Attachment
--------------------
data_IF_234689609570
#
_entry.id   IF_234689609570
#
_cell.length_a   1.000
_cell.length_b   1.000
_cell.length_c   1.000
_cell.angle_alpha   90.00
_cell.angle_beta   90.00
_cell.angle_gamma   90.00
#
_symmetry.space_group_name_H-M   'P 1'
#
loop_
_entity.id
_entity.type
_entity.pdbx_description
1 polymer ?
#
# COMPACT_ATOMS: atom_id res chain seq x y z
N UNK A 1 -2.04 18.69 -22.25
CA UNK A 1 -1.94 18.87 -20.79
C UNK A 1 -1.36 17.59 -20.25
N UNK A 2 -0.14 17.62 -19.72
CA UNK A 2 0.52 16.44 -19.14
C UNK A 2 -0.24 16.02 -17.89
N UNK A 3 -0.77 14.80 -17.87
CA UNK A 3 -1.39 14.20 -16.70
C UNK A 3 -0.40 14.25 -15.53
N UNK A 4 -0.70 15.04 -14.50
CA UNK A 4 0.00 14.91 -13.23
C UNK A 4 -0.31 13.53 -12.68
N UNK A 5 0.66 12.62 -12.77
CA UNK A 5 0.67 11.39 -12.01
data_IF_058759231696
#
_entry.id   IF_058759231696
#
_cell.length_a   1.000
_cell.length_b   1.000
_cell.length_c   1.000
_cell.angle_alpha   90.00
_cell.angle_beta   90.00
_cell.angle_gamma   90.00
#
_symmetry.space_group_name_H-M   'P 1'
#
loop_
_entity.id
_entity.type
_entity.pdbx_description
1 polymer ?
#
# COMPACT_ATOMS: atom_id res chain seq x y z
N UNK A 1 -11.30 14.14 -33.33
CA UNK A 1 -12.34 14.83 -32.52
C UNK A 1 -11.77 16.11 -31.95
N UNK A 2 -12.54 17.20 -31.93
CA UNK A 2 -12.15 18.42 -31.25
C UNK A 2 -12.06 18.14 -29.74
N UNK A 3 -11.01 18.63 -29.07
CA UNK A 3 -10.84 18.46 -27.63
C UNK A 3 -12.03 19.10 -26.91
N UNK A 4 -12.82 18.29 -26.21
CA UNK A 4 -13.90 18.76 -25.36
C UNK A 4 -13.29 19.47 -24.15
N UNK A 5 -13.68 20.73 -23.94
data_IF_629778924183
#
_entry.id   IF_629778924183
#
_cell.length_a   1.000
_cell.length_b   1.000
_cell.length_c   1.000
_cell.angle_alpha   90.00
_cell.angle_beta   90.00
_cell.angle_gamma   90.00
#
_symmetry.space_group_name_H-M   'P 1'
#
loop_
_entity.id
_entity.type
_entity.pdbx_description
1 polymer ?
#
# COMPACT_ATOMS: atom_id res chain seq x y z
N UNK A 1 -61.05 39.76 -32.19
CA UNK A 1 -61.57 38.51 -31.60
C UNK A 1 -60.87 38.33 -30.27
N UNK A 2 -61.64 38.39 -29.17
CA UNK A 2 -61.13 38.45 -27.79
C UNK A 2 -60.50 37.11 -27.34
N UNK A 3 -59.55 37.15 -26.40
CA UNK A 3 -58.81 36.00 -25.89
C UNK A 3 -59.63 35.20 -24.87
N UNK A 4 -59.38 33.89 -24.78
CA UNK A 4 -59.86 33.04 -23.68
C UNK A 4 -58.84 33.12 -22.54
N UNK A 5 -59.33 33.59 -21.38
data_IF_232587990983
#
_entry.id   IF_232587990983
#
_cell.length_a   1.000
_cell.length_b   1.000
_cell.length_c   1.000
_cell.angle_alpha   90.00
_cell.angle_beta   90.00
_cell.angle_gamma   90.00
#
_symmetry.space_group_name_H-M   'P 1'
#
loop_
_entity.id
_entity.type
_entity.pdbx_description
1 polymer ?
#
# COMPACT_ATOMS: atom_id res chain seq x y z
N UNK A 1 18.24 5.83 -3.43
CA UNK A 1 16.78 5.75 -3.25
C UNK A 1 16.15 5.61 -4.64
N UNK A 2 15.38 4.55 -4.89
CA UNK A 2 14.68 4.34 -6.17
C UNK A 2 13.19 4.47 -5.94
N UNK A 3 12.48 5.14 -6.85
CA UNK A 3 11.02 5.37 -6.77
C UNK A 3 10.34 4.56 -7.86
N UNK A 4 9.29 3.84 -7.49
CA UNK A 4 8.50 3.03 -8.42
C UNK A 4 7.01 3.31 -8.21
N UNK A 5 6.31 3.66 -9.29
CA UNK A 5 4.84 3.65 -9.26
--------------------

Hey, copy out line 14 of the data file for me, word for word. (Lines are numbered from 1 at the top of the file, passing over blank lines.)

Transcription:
loop_